Although TIPS tend to provide steady income, the amount fluctuates due to the instability of inflation rates. This may make investment management difficult for some investors, particularly if there’s high uncertainty.
CPI provides a generalized view of inflation which may not necessarily ensure adequate inflation-adjustment according to your financial needs and spending patterns.
TIPS usually trade in liquid bond markets but it may be challenging to sell them off when inflation is fluctuating. Moreover, selling TIPS prematurely may entail capital losses if the current principle is lower than the original bond price.
Paying anticipatory taxes for TIPS can be a trouble for certain investors, especially when their income-spending margin is low.
You can partially avoid the burden of anticipatory taxes by holding TIPS in tax-advantaged accounts and using them as savings for retirement.
How to get started with TIPS?
You can purchase TIPS directly from the Treasury Direct website or you can avail of brokerage services to invest in TIPS through mutual funds or exchange-traded funds.
The first method is usually more cost-effective since you needn’t bear additional costs like brokerage fees. However, purchasing TIPS directly from the Treasury can be a hassle for some investors, especially if they aren’t familiar with auctions and bidding.
You can get more details about purchasing TIPS by reading our in-depth blog on how to buy a treasury bond. Suffice to say for now that no matter how you acquire TIPS, they can help with the diversification of your investment portfolio.
So, if that fits your investment strategies and needs, you may consider exploring ETFs that include TIPS on Public. Our ‘Long-Term Portfolio’ feature allows you to easily earmark your TIPS ETF holdings and cautions you of unintended or accidental sale.
We also offer instant transfers so that you can quickly deposit or withdraw funds while cashing in and out of TIPS ETFs. This can lower your opportunity costs, besides increasing your chances of grabbing available premiums.
Public also opens the door for you to interact with an active community of experts and amateurs. You can discuss macroeconomic trends, market dynamics, and investment decisions with peers, thus making more informed choices about TIPS.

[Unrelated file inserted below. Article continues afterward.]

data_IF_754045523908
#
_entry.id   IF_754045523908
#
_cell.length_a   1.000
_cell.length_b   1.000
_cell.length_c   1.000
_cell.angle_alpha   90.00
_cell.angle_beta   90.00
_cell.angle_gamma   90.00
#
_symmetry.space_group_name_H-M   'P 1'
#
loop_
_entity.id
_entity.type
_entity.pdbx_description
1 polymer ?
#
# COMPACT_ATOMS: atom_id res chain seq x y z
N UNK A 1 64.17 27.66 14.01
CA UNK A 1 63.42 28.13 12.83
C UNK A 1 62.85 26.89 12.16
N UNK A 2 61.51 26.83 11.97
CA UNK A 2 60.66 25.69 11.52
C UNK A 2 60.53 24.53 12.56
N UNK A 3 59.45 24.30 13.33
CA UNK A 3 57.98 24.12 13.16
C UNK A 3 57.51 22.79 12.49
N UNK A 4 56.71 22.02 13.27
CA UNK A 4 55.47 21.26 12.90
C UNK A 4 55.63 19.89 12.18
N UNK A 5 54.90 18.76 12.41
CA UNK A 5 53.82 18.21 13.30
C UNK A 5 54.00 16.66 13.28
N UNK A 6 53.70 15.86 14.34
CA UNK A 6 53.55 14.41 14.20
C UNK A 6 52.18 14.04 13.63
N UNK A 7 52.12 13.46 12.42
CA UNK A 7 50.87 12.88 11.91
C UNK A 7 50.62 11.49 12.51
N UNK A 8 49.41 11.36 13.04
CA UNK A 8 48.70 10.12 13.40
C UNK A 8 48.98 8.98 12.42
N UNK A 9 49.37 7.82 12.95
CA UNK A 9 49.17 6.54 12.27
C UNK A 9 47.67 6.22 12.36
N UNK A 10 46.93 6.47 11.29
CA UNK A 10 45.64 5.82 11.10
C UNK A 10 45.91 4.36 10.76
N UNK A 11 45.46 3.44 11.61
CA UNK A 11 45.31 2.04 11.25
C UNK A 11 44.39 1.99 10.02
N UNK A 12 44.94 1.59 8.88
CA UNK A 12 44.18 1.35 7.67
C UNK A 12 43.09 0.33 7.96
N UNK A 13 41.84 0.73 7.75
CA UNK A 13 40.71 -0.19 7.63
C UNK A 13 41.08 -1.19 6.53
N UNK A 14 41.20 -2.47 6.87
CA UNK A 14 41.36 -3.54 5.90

Coupled with intuitive platform-level features, our social investing aspect can significantly boost your experience of investing in TIPS. So if you’ve done your due diligence and decided to invest in TIPS, you might want to get started with us. We have a lot to offer.
Since TIPS provide you with the inflation-adjusted principal or the original principal amount, whichever is higher, at maturity, you are unlikely to lose money on TIPS if you hold them until maturity. However, if you prematurely cash out of your TIPS holdings during a deflationary period when the inflation-adjusted principal is lower than the original principal, you may lose money on the said TIPS holding.
Can I buy TIPS for my IRA?
Yes, you can purchase TIPS for your Individual Retirement Account or IRA in any form, i.e. TIPS bonds or TIPS-based mutual funds. However, you cannot buy such TIPS directly from the TreasuryDirect website and need to buy them through the brokerage platform where you manage your retirement accounts, such as Public.
What yields do TIPS have?
TIPS can have varied coupon rates and overall yield depending on several factors, including current and projected inflation, as well as the subsequent demand for TIPS in the bond market. The fixed interest rate, decided at auction, is never lower than 0.125%. However, certain short-term TIPS have also offered 1.625% with an yield of around 1.732%, according to data from the U.S. Treasury.
What does “inflation-protected” mean?
The term “inflation-protected” is used to denote the feature that allows TIPS to serve as a possible hedge against inflation. To achieve this purpose, the principal value of your TIPS holdings is automatically adjusted according to the current Consumer Price Index (CPI-U), as published by the U.S. Department of Labor, Bureau of Labor Statistics. This index is the benchmark for calculating inflation in the U.S. economy.
What is the difference between a Treasury Bond and a Treasury Inflation-Protected Security (TIPS)?
TIPS are in fact a subset or special category of Treasury Bonds, partly similar to other government-issued bonds like I-Bonds. However, TIPS are designed to adjust the principal value based on the current inflation rate, unlike ordinary fixed-income Treasury bonds. TIPS are also different from peers like I-Bonds, since they work with a dynamic principal rather than a dynamic interest rate.